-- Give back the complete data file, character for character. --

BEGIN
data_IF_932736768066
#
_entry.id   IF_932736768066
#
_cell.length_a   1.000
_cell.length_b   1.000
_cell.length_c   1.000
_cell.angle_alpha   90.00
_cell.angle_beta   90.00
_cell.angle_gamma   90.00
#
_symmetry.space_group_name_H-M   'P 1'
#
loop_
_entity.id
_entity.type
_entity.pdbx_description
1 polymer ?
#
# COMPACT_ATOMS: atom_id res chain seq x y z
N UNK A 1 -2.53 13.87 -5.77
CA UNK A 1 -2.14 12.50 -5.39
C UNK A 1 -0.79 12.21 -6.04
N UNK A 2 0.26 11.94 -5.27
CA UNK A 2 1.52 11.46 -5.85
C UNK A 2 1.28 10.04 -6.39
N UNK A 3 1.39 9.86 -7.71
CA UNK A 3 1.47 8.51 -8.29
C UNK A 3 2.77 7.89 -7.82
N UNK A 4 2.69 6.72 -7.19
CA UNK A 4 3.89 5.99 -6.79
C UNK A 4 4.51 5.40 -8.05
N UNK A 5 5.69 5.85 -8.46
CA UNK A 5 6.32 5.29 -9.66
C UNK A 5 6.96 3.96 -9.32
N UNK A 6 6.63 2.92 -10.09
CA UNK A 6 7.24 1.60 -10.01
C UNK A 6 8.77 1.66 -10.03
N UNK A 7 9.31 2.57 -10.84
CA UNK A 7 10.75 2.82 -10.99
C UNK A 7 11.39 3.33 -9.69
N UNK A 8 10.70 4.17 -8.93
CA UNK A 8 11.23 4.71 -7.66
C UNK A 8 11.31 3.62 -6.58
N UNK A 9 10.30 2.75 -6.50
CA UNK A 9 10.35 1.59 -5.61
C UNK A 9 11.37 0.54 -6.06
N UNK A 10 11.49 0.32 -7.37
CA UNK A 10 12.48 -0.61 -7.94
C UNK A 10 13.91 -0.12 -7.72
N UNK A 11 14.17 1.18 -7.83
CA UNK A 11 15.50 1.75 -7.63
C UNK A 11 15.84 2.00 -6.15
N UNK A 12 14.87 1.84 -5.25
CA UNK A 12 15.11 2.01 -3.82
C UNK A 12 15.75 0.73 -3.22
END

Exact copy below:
data_IF_932736768066
#
_entry.id   IF_932736768066
#
_cell.length_a   1.000
_cell.length_b   1.000
_cell.length_c   1.000
_cell.angle_alpha   90.00
_cell.angle_beta   90.00
_cell.angle_gamma   90.00
#
_symmetry.space_group_name_H-M   'P 1'
#
loop_
_entity.id
_entity.type
_entity.pdbx_description
1 polymer ?
#
# COMPACT_ATOMS: atom_id res chain seq x y z
N UNK A 1 -2.53 13.87 -5.77
CA UNK A 1 -2.14 12.50 -5.39
C UNK A 1 -0.79 12.21 -6.04
N UNK A 2 0.26 11.94 -5.27
CA UNK A 2 1.52 11.46 -5.85
C UNK A 2 1.28 10.04 -6.39
N UNK A 3 1.39 9.86 -7.71
CA UNK A 3 1.47 8.51 -8.29
C UNK A 3 2.77 7.89 -7.82
N UNK A 4 2.69 6.72 -7.19
CA UNK A 4 3.89 5.99 -6.79
C UNK A 4 4.51 5.40 -8.05
N UNK A 5 5.69 5.85 -8.46
CA UNK A 5 6.32 5.29 -9.66
C UNK A 5 6.96 3.96 -9.32
N UNK A 6 6.63 2.92 -10.09
CA UNK A 6 7.24 1.60 -10.01
C UNK A 6 8.77 1.66 -10.03
N UNK A 7 9.31 2.57 -10.84
CA UNK A 7 10.75 2.82 -10.99
C UNK A 7 11.39 3.33 -9.69
N UNK A 8 10.70 4.17 -8.93
CA UNK A 8 11.23 4.71 -7.66
C UNK A 8 11.31 3.62 -6.58
N UNK A 9 10.30 2.75 -6.50
CA UNK A 9 10.35 1.59 -5.61
C UNK A 9 11.37 0.54 -6.06
N UNK A 10 11.49 0.32 -7.37
CA UNK A 10 12.48 -0.61 -7.94
C UNK A 10 13.91 -0.12 -7.72
N UNK A 11 14.17 1.18 -7.83
CA UNK A 11 15.50 1.75 -7.63
C UNK A 11 15.84 2.00 -6.15
N UNK A 12 14.87 1.84 -5.25
CA UNK A 12 15.11 2.01 -3.82
C UNK A 12 15.75 0.73 -3.22